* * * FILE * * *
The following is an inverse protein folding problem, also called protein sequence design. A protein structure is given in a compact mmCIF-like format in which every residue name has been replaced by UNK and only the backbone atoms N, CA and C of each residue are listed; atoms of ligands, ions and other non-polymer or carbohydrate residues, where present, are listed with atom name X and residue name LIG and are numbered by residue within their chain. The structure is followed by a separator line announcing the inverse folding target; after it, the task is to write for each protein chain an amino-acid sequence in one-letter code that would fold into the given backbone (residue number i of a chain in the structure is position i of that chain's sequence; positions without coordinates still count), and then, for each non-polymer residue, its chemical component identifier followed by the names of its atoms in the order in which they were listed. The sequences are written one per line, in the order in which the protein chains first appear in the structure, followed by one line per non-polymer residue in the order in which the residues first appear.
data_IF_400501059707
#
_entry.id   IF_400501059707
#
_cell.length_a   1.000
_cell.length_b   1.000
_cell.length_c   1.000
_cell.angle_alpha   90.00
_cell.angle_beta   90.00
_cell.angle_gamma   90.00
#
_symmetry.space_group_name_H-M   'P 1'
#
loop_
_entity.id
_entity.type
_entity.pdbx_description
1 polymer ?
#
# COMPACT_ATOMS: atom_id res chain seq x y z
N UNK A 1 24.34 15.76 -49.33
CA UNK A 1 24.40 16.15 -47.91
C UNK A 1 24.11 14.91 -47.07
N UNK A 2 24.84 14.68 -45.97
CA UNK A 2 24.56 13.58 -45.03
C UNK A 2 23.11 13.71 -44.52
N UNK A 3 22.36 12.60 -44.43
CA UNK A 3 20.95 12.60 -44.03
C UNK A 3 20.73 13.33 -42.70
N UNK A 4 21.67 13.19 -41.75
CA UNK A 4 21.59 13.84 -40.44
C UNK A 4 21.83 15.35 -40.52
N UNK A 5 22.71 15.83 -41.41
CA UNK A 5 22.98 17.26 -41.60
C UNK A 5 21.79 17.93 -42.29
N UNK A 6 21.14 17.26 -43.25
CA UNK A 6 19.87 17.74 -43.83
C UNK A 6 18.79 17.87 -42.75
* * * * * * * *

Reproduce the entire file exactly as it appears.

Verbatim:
The following is an inverse protein folding problem, also called protein sequence design. A protein structure is given in a compact mmCIF-like format in which every residue name has been replaced by UNK and only the backbone atoms N, CA and C of each residue are listed; atoms of ligands, ions and other non-polymer or carbohydrate residues, where present, are listed with atom name X and residue name LIG and are numbered by residue within their chain. The structure is followed by a separator line announcing the inverse folding target; after it, the task is to write for each protein chain an amino-acid sequence in one-letter code that would fold into the given backbone (residue number i of a chain in the structure is position i of that chain's sequence; positions without coordinates still count), and then, for each non-polymer residue, its chemical component identifier followed by the names of its atoms in the order in which they were listed. The sequences are written one per line, in the order in which the protein chains first appear in the structure, followed by one line per non-polymer residue in the order in which the residues first appear.
data_IF_400501059707
#
_entry.id   IF_400501059707
#
_cell.length_a   1.000
_cell.length_b   1.000
_cell.length_c   1.000
_cell.angle_alpha   90.00
_cell.angle_beta   90.00
_cell.angle_gamma   90.00
#
_symmetry.space_group_name_H-M   'P 1'
#
loop_
_entity.id
_entity.type
_entity.pdbx_description
1 polymer ?
#
# COMPACT_ATOMS: atom_id res chain seq x y z
N UNK A 1 24.34 15.76 -49.33
CA UNK A 1 24.40 16.15 -47.91
C UNK A 1 24.11 14.91 -47.07
N UNK A 2 24.84 14.68 -45.97
CA UNK A 2 24.56 13.58 -45.03
C UNK A 2 23.11 13.71 -44.52
N UNK A 3 22.36 12.60 -44.43
CA UNK A 3 20.95 12.60 -44.03
C UNK A 3 20.73 13.33 -42.70
N UNK A 4 21.67 13.19 -41.75
CA UNK A 4 21.59 13.84 -40.44
C UNK A 4 21.83 15.35 -40.52
N UNK A 5 22.71 15.83 -41.41
CA UNK A 5 22.98 17.26 -41.60
C UNK A 5 21.79 17.93 -42.29
N UNK A 6 21.14 17.26 -43.25
CA UNK A 6 19.87 17.74 -43.83
C UNK A 6 18.79 17.87 -42.75